Judge Mary McLaughlin of the Eastern District of Pennsylvania recently dismissed a class action complaint brought against CVS Pharmacy and CVS Caremark for selling information provided by prescription drug purchasers. Notably, in its decision in Steinberg v. CVS Caremark Corp., the court found that information on a customer’s prescription drug and medical history “carries with it no compensable value at the individual level.”
The plaintiffs, on behalf of a class of Pennsylvania prescription drug purchasers, brought claims under the Pennsylvania Unfair Trade Practices and Consumer Protection Law and for unjust enrichment and invasion of privacy. The UTPCPL claim was based on defendants’ representations that they did not share customer information in violation of federal or state law. Plaintiffs alleged that the defendants’ sale of information violated HIPAA, even though they conceded that the information the defendants sold was “de-identified.” The information consisted of medical history, prescription drugs dispensed, dates of prescriptions, diagnoses, and physician names, but not of patient names, birth dates, or Social Security numbers.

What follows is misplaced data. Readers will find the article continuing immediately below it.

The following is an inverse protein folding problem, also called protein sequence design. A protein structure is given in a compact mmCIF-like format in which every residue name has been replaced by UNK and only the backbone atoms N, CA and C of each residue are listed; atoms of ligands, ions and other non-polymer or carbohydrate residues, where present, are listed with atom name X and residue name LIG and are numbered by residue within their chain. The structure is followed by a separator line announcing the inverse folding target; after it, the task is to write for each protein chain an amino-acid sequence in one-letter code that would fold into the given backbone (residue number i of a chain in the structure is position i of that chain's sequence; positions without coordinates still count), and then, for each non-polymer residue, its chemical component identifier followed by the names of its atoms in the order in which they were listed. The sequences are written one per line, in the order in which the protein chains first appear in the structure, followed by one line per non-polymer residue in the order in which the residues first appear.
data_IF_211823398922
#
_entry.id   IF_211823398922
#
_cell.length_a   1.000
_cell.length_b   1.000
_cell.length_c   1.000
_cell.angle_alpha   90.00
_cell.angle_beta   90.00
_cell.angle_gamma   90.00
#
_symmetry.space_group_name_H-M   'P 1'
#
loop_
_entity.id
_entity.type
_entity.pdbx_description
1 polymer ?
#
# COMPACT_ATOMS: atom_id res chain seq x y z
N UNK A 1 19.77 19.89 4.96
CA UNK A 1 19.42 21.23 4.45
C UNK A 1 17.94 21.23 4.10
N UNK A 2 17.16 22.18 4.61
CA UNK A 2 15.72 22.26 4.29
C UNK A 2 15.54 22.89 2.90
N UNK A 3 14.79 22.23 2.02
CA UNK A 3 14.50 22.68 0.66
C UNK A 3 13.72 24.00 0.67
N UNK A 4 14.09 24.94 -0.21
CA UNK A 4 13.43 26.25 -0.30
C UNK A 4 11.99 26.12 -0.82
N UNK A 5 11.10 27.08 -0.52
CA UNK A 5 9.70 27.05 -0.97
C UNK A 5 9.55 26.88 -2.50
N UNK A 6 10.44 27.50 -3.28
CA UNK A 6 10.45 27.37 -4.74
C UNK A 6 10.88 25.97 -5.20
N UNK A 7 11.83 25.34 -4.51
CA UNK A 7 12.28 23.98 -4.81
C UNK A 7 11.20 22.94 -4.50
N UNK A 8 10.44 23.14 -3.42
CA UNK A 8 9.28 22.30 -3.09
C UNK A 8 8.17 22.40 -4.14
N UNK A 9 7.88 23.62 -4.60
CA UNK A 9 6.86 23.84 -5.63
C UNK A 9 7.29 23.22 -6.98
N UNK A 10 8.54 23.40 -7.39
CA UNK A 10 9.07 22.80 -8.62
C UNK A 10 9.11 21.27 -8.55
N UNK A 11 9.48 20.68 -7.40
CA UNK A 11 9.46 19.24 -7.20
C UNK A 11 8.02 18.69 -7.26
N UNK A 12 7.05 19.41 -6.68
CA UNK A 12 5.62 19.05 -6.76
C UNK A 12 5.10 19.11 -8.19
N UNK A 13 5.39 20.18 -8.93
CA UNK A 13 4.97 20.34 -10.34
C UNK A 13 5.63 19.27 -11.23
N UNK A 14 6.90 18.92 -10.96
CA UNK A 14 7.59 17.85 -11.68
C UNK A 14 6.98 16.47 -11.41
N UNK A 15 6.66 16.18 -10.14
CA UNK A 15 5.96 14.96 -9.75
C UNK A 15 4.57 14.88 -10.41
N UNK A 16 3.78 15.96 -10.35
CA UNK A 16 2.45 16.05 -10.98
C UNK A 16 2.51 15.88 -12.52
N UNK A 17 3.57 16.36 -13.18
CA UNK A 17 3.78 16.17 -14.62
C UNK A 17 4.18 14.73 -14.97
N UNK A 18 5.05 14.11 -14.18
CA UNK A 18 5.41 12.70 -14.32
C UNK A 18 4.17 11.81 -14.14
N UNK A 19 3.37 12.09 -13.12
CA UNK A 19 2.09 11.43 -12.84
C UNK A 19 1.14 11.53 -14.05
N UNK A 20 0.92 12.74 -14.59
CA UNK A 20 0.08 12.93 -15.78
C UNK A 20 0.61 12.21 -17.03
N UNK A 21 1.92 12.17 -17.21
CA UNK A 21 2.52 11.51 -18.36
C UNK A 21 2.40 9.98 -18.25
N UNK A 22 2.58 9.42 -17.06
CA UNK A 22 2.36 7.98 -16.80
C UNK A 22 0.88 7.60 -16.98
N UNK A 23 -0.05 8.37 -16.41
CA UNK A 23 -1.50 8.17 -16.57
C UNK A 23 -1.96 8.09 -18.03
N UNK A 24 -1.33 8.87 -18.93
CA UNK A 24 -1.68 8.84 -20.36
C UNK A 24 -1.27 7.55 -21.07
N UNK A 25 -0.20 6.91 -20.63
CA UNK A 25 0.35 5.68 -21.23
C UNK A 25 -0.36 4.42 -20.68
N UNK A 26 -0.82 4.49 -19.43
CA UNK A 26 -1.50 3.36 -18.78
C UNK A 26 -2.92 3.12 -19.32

Plaintiffs argued, however, that the information shared could be “re-identified,” or associated with a specific person in violation of HIPAA. The court found plaintiffs’ generalized warning of re-identification insufficient to show a HIPAA violation without demonstrating how the threat applied in the circumstances of the case: “The Court was referred to the name of an article in an academic journal discussing risks associated with re-identification of data, but counsel did not explain how or whether the theory applied to this case.”
In the end, the court dismissed all three claims, determining that “the defendants neither sold information entitled to legal protection nor made any misrepresentations on which the plaintiffs justifiably relied . . . .” Moreover, “the information the defendants sold to third parties does not carry a compensable value to the plaintiffs or constitute an invasion of privacy.” The court also dismissed the claims with prejudice, finding that the plaintiffs had not presented a viable alternate theory of recovery.